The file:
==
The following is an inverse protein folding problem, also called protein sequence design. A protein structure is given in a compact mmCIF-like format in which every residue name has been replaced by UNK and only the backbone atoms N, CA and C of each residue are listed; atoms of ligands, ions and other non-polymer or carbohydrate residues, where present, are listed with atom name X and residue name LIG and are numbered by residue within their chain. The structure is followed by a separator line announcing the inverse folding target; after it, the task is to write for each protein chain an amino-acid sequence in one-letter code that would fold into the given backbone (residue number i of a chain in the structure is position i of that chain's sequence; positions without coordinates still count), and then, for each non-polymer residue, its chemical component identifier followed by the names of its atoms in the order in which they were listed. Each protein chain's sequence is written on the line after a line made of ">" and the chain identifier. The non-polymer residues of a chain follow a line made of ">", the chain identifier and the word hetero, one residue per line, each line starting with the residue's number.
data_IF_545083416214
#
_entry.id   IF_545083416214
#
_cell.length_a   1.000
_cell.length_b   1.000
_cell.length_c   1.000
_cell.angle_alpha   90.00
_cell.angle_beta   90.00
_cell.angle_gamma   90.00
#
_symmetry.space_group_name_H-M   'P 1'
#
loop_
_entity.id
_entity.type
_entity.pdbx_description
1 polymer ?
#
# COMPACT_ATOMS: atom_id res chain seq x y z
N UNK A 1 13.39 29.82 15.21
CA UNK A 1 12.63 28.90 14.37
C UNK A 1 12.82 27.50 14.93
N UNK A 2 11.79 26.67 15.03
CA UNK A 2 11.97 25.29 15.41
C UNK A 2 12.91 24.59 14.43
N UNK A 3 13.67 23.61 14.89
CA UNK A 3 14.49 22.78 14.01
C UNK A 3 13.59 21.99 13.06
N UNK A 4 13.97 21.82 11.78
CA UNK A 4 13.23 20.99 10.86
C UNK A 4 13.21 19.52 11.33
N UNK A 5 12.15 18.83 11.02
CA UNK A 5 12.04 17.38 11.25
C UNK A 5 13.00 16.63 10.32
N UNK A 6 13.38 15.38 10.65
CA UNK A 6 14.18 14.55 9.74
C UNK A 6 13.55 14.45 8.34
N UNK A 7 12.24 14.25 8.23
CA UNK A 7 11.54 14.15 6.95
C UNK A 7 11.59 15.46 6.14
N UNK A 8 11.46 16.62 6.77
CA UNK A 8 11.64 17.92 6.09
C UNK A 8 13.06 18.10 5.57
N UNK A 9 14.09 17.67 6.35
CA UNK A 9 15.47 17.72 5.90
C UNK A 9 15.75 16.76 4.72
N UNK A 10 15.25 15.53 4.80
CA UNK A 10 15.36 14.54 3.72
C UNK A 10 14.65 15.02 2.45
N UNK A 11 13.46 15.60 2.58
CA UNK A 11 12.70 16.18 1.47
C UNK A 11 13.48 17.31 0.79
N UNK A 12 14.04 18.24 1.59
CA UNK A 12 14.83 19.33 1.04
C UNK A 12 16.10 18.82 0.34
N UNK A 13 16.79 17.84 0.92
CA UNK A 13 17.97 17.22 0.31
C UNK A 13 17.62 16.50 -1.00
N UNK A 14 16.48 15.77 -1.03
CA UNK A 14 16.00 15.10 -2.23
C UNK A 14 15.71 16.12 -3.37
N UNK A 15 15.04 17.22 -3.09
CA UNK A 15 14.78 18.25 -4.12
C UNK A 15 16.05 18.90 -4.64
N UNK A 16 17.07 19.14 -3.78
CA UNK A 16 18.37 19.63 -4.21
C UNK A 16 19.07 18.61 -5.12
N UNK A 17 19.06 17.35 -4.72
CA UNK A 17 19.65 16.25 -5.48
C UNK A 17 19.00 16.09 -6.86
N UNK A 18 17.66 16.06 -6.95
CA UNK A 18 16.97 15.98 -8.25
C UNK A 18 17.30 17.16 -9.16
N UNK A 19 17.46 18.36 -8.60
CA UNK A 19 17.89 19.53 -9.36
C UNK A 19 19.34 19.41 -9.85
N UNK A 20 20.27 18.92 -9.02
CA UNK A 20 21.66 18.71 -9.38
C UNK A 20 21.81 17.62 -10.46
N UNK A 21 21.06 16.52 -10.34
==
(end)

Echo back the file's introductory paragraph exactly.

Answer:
The following is an inverse protein folding problem, also called protein sequence design. A protein structure is given in a compact mmCIF-like format in which every residue name has been replaced by UNK and only the backbone atoms N, CA and C of each residue are listed; atoms of ligands, ions and other non-polymer or carbohydrate residues, where present, are listed with atom name X and residue name LIG and are numbered by residue within their chain. The structure is followed by a separator line announcing the inverse folding target; after it, the task is to write for each protein chain an amino-acid sequence in one-letter code that would fold into the given backbone (residue number i of a chain in the structure is position i of that chain's sequence; positions without coordinates still count), and then, for each non-polymer residue, its chemical component identifier followed by the names of its atoms in the order in which they were listed. Each protein chain's sequence is written on the line after a line made of ">" and the chain identifier. The non-polymer residues of a chain follow a line made of ">", the chain identifier and the word hetero, one residue per line, each line starting with the residue's number.